May 30, 2018 Comments (0) Blog, Securities Fraud

Investor Alert – Excessive Trading – Churning

churning
(Last Updated On: May 30, 2018)

How can I tell if there is excessive trading or churning in my investment account?

Churning is when a broker engages in excessive buying and selling (i.e., trading) of securities in a customer’s account without considering the customer’s investment goal, and primarily to generate commissions that benefit the broker. Churning is an illegal practice.

There are many warning signs that your financial advisor may be churning your account.

Review your account statements and trade confirmations, and be sure to also check online accounts, for the following:

  • Is there any unauthorized trading, or investment purchases that you were unaware of, in your account?
  • Are there frequent in-and-out purchases and sales of securities that don’t seem consistent with your investment goals and risk tolerance?
  • Are there excessive fees in your accounts?

Investors should be aware that excessive trading or churning can occur even if the overall account value increases. Don’t be afraid to ask your broker or financial advisor questions, since account statements don’t always reflect all the fees.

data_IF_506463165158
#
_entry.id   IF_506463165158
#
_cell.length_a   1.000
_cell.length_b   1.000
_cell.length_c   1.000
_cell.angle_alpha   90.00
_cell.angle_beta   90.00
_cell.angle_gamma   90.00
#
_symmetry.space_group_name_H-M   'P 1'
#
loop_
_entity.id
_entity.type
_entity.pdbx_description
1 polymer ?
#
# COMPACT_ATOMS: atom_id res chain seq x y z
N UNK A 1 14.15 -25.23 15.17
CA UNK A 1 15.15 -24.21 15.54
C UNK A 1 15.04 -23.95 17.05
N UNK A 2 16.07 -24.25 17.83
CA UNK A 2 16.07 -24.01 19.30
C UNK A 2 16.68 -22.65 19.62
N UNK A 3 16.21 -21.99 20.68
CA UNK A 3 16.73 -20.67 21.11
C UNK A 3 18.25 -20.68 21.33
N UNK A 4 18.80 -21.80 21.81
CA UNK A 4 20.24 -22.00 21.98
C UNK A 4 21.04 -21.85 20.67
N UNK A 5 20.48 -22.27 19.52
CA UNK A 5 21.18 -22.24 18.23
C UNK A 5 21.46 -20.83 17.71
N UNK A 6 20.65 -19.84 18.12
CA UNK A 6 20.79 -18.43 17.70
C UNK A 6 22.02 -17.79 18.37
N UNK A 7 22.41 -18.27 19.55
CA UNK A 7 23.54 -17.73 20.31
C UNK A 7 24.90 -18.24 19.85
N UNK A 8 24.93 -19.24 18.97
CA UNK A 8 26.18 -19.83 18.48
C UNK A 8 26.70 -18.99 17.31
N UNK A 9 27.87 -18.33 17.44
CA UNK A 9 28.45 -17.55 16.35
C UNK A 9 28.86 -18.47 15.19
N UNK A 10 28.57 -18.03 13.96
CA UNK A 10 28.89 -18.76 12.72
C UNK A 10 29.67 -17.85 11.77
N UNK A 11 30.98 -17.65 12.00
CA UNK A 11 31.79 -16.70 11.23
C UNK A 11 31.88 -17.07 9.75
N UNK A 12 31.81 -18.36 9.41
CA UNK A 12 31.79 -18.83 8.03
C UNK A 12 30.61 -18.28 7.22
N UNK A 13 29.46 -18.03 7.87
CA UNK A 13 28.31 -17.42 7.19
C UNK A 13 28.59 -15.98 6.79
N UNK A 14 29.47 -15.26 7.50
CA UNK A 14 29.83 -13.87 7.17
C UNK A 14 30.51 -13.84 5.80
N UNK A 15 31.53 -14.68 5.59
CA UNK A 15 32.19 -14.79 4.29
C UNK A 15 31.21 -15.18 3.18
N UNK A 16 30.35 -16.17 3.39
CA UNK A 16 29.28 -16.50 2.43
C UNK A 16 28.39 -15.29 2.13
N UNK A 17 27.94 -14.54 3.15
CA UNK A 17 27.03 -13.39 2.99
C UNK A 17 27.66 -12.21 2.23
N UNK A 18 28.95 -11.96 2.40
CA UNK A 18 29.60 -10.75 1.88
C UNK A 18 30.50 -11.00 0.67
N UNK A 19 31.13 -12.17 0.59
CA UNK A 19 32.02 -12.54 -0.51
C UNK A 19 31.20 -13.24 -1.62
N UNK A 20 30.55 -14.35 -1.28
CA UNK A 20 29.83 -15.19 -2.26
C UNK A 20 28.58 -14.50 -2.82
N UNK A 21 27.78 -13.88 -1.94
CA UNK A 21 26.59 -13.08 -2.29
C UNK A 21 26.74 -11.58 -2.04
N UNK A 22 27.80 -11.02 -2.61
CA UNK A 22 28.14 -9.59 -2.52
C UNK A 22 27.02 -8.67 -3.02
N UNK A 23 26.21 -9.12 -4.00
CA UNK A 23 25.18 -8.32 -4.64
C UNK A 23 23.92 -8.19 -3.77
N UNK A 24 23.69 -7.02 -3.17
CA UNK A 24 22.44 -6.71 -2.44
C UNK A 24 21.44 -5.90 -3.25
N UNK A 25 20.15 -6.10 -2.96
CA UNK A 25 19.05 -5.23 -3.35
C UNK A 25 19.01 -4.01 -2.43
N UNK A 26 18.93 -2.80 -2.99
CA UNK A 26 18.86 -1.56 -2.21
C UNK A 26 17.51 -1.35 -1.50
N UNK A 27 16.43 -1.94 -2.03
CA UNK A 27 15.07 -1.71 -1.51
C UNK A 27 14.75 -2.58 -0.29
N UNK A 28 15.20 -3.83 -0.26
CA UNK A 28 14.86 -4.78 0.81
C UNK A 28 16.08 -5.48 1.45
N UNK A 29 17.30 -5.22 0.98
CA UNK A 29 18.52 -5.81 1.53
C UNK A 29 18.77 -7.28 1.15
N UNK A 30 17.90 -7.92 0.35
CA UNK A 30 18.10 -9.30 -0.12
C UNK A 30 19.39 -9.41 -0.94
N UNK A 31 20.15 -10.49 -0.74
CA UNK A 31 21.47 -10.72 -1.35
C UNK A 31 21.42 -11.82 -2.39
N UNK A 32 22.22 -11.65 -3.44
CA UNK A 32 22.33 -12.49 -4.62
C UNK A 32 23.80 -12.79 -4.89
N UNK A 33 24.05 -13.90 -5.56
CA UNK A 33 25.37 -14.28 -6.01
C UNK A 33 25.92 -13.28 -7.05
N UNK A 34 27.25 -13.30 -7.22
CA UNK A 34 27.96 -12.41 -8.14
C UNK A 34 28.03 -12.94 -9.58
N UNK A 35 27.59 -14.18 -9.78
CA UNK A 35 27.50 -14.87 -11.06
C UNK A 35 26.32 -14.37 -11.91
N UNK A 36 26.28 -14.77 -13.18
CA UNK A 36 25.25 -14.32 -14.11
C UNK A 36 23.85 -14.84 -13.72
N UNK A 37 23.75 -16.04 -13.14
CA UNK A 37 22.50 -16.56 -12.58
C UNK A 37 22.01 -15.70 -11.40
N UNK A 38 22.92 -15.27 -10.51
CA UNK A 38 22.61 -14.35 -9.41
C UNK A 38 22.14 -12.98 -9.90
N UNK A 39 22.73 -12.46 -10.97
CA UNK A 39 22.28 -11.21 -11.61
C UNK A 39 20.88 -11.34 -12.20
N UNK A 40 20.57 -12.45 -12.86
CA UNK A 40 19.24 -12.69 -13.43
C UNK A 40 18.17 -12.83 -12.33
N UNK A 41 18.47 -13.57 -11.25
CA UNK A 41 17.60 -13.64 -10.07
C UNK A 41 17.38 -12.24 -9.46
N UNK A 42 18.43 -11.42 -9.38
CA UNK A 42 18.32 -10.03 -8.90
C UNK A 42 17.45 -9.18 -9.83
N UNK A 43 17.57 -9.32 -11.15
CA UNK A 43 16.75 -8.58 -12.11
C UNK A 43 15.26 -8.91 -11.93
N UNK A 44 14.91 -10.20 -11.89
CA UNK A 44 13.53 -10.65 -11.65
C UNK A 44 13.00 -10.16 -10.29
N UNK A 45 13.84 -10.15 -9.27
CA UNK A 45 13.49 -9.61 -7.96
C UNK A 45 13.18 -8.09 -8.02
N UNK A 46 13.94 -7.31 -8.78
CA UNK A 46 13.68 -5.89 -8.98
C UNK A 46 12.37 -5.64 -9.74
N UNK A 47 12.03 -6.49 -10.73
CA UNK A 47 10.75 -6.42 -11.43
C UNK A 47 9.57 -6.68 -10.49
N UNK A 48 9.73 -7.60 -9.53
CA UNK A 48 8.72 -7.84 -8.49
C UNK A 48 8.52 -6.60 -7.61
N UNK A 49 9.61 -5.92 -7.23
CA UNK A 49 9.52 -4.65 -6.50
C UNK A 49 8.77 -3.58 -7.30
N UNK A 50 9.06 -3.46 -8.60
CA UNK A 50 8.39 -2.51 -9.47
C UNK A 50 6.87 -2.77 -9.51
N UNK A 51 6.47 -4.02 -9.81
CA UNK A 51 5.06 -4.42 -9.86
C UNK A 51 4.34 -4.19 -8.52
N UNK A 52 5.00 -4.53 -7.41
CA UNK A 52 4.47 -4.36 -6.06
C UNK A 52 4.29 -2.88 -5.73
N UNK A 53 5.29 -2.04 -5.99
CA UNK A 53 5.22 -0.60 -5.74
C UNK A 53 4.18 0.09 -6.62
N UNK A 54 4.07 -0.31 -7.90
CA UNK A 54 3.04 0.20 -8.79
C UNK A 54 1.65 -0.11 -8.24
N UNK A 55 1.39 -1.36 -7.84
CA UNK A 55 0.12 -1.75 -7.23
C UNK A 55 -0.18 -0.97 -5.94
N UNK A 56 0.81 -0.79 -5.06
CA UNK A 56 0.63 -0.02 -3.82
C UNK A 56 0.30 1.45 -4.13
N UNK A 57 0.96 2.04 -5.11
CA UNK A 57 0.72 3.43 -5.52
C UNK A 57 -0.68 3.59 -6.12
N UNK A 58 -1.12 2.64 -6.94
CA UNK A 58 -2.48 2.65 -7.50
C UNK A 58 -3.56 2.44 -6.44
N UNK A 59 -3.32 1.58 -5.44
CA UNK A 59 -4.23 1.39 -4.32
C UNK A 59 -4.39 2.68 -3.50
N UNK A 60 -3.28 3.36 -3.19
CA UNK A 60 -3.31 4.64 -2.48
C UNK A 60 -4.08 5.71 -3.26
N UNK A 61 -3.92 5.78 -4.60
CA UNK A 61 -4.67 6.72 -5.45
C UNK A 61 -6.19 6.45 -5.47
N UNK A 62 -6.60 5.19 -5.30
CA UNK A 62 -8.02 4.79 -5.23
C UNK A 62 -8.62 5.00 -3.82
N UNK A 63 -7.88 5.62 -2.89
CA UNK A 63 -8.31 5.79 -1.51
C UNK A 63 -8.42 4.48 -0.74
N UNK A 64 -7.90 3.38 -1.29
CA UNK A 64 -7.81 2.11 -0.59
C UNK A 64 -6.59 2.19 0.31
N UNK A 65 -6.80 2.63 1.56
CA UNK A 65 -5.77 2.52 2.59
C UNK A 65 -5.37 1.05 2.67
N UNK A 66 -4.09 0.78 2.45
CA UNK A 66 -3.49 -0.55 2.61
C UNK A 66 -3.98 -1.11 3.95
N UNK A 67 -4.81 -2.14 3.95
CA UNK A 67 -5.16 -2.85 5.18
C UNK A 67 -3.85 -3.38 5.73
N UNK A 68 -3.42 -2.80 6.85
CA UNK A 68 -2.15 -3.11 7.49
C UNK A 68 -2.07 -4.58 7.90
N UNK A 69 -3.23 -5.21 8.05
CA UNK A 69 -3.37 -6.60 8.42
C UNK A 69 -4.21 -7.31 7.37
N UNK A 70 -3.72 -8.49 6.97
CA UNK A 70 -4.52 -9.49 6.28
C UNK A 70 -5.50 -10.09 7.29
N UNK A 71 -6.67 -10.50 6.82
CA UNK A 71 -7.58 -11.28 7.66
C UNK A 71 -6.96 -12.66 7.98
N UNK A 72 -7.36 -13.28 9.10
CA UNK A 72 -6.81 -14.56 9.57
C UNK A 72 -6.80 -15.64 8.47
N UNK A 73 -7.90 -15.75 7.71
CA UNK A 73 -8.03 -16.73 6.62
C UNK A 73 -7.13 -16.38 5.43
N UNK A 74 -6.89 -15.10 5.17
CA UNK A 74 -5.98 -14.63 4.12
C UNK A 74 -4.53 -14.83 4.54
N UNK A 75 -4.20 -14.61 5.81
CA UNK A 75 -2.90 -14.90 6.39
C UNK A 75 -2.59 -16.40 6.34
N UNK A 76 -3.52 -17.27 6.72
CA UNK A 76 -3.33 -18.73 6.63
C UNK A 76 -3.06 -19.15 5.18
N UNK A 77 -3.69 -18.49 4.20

When you open a brokerage account, your financial advisor should first ask you what your investment objectives or goals are. They are required by law to ask you how much risk you are willing to take. There are different terms to describe the level of risk you are willing to tolerate, such as conservative, income, speculation, and growth. Make sure you communicate with your advisor and have an understanding of what the expectations of your risk levels are.

What if I realize my broker is churning my account?

 Often churning or excessive trading occurs when a broker has discretionary authority (either actual or implied) of a client’s account, meaning they do not need the clients consent to trade on their behalf. Churning may result in significant losses and exposes the client to unnecessary tax liabilities.

While there is no quantitative measure for churning fraud, brokers must follow FINRA rules intended to prevent such practices.

The White Law Group continues to file FINRA arbitration cases on behalf of clients who have suffered losses as a result of churning or excessive trading.

If you believe that you have been the victim of churning or excessive trading, please call the securities attorneys of The White Law Group 888-637-5510 for a free consultation.

The White Law Group is a national securities fraud, securities arbitration, and investor protection law firm with offices in Chicago, Illinois and Vero Beach, Florida.

For more information on The White Law Group, visit http://www.whitesecuritieslaw.com.

 

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